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Incident Changes Role of Minister

Tony Muhammad says he wants to be a source of help to the LAPD, not controversy, in the wake of his alleged beating by police officers.

October 03, 2005|Teresa Watanabe | Times Staff Writer

He was the new face of the Nation of Islam when he arrived in Los Angeles 10 years ago. Softening the organization's old image as an anti-white, anti-police black separatist movement, Minister Tony Muhammad reached out to religious leaders, politicians and even law enforcement to help fight violence.

But when Muhammad recently appeared at a news conference with his face swollen and bruised in what he alleges was an unjust police beating, it seemed to symbolize a return to the old days of tense relations with law enforcement.

Muhammad's injuries, which the Los Angeles Police Department asserts occurred when he was handcuffed and forced to the ground after allegedly assaulting an officer during a vigil, followed a string of controversial police actions, including the shooting death of 13-year-old Devin Brown. The actions drew protests in minority communities and raised questions about Police Chief William J. Bratton's community policing efforts.

Muhammad, who had worked closely with former Police Chief Bernard C. Parks and Los Angeles County Sheriff Lee Baca, said he and Bratton initially hit it off, frequently meeting for lunch and dinner. But in the last year, he said, the relationship had cooled amid disagreement over how to approach gang members.

Bratton declined to comment on his relationship with Muhammad because the leader could still be charged in the Aug. 25 arrest. But the chief acknowledged he has met with Muhammad more often than any other South Los Angeles community leader.

In an interview last week, Muhammad repeatedly voiced hopes for reconciliation and rapprochement.

"I'm never going to stop trying to work with the LAPD to make L.A. a safer and better place," he said. "This is a great opportunity to heal, and that's what I want to see."

Although Muhammad, who is celebrating his 10-year anniversary this year as the Nation of Islam's Los Angeles-based Western regional minister, has strongly criticized the LAPD for the Devin Brown shooting, he paints himself as a peacemaker. He has marched with the LAPD in anti-violence rallies, presided over countless prayer vigils for victims of crime and worked to quell gang violence.

In July, Muhammad helped organize a peace summit in Los Angeles among black and Latino gang members which was attended by Nation of Islam leader Louis Farrakhan. Muhammad has helped avert potential uprisings against police in Inglewood and southeast Los Angeles in the past few years, community activists say.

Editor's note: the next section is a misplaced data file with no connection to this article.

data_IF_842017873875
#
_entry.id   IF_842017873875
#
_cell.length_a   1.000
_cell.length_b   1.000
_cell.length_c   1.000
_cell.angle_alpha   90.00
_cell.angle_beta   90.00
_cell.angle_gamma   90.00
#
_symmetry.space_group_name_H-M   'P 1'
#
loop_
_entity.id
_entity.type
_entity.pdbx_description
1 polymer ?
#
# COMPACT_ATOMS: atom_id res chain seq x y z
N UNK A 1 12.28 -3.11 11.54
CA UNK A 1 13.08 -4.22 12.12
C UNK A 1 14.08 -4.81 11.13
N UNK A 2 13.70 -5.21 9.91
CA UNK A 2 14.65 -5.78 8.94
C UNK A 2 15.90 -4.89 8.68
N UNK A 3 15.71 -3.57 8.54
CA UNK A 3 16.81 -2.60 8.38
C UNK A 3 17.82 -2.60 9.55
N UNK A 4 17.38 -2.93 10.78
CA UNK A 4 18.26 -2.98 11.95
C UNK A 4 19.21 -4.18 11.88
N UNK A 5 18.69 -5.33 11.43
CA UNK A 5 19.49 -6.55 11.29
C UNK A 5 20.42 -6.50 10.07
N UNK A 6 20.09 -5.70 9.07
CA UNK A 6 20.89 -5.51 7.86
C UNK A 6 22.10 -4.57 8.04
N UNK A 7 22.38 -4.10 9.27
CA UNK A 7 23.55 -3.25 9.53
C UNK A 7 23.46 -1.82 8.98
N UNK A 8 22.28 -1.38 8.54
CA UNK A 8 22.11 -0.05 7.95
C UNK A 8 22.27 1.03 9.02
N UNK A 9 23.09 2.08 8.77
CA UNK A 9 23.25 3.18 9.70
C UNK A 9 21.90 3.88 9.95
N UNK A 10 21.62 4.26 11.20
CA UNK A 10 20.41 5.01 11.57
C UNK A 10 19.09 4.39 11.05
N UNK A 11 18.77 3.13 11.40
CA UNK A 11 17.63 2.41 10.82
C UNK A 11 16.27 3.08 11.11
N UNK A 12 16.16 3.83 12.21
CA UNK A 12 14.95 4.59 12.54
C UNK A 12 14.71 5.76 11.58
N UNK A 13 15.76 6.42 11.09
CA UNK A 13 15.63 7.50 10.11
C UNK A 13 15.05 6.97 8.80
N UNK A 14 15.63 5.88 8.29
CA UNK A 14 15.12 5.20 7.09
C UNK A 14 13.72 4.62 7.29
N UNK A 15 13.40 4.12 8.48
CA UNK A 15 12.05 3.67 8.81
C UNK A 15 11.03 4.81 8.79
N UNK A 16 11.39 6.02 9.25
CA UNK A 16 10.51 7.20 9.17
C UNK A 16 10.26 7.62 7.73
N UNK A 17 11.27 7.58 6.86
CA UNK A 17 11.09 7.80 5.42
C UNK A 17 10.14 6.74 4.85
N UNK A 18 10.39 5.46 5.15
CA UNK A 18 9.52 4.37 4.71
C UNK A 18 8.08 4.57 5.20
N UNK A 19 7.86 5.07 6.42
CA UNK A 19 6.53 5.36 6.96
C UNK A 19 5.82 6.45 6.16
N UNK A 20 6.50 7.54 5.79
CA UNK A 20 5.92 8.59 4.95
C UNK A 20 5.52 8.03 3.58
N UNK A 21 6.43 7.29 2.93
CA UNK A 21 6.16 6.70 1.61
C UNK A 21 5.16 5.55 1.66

"His influence has enabled a number of communities to become more peaceful," said Khalid Shah, executive director of the Stop the Violence Increase the Peace Foundation. "Guys at each other's throats

Shah said Muhammad criticizes violent gang members as harshly as he does brutal police -- and can get away with it because of the respect he and the Nation of Islam have on the street.

In his dapper suits and exotic footwear -- he recently sported two-toned lizard and ostrich skin shoes -- the 47-year-old Muhammad projects a friendly, helpful image. Last week, for instance, two women approached him at a Los Angeles coffee shop and asked for help with a police problem. Muhammad promised to talk to his attorneys.

"Minister Tony is known in the community for being there to help us," said Deanna Pearson, a Los Angeles activist who brought her friend to see him.

Muhammad's judgment, however, has come into question recently. A confrontation with a TV production crew shooting in his Leimert Park neighborhood drew protests.

Muhammad said he and more than 200 Nation of Islam members shut down the production because crew members refused his requests to move their equipment from his driveway.

In addition, he said he was annoyed that the production jobs all seemed to be filled by whites, although producer Jasmyne A. Cannick said the gay-themed show provides parts for 30 black cast members.

Cannick, a member of the black gay civil rights group National Black Justice Coalition, called Muhammad's action an "abuse of power."

Although Muhammad's recent run-in with the LAPD burnished his street credentials among some, it also raised doubts. Najee Ali, a community activist with Project Islamic Hope, said Muhammad's apparent resistance to an officer's orders, captured in an audio recording of the run-in released by the LAPD, seemed "ill advised."

Muhammad acknowledges that he did not follow police orders, but denies assaulting any officer.

Instead, he said police kicked and beat him after he was handcuffed and on the ground.

The incident, which occurred during a vigil for a victim of gang violence, raised questions about Bratton's efforts to forge community ties, Muhammad said.

"If I'm guilty, I'm guilty for questioning a police officer who didn't want to talk to a community leader," he said. "They had no right after they handcuffed me to beat me. It's because I was a black man ... [who] dared to ask questions."

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